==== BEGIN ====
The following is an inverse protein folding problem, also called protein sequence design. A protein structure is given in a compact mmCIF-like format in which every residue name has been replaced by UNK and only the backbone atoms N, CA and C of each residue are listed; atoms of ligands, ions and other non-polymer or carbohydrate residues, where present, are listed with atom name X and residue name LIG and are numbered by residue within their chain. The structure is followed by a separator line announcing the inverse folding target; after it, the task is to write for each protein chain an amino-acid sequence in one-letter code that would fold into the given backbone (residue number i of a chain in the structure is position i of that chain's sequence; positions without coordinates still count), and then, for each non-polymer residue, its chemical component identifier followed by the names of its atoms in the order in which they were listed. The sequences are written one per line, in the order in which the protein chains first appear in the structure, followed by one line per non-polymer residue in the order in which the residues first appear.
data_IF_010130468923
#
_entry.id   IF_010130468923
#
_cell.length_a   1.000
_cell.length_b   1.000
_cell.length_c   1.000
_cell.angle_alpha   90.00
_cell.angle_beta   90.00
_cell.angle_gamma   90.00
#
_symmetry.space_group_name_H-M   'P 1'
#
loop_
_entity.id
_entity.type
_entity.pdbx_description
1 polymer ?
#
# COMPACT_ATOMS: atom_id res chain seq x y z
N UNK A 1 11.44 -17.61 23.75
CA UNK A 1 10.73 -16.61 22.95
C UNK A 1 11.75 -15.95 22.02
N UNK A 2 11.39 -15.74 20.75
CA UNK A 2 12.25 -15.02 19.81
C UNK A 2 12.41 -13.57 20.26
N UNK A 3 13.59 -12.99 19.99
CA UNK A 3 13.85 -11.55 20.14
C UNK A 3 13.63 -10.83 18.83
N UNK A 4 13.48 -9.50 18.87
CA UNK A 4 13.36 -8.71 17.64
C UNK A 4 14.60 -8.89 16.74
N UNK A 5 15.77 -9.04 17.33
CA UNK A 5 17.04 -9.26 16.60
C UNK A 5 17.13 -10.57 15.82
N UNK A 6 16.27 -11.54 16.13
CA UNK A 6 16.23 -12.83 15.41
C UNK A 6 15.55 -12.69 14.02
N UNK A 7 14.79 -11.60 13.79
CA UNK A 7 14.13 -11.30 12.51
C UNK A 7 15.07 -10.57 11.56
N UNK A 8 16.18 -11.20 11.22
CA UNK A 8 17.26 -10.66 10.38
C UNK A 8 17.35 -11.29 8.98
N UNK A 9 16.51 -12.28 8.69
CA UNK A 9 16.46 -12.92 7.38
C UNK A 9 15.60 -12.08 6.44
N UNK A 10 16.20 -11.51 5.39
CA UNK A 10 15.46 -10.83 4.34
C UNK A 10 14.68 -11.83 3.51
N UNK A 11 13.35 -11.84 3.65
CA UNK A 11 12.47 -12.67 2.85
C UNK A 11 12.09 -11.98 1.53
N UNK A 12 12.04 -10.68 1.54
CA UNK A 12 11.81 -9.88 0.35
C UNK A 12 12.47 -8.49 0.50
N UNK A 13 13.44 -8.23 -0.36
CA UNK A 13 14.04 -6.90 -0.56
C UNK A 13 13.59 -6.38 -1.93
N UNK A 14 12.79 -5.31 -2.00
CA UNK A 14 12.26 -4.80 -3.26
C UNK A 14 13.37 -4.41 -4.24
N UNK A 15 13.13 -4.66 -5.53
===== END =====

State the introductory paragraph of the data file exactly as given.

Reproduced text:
The following is an inverse protein folding problem, also called protein sequence design. A protein structure is given in a compact mmCIF-like format in which every residue name has been replaced by UNK and only the backbone atoms N, CA and C of each residue are listed; atoms of ligands, ions and other non-polymer or carbohydrate residues, where present, are listed with atom name X and residue name LIG and are numbered by residue within their chain. The structure is followed by a separator line announcing the inverse folding target; after it, the task is to write for each protein chain an amino-acid sequence in one-letter code that would fold into the given backbone (residue number i of a chain in the structure is position i of that chain's sequence; positions without coordinates still count), and then, for each non-polymer residue, its chemical component identifier followed by the names of its atoms in the order in which they were listed. The sequences are written one per line, in the order in which the protein chains first appear in the structure, followed by one line per non-polymer residue in the order in which the residues first appear.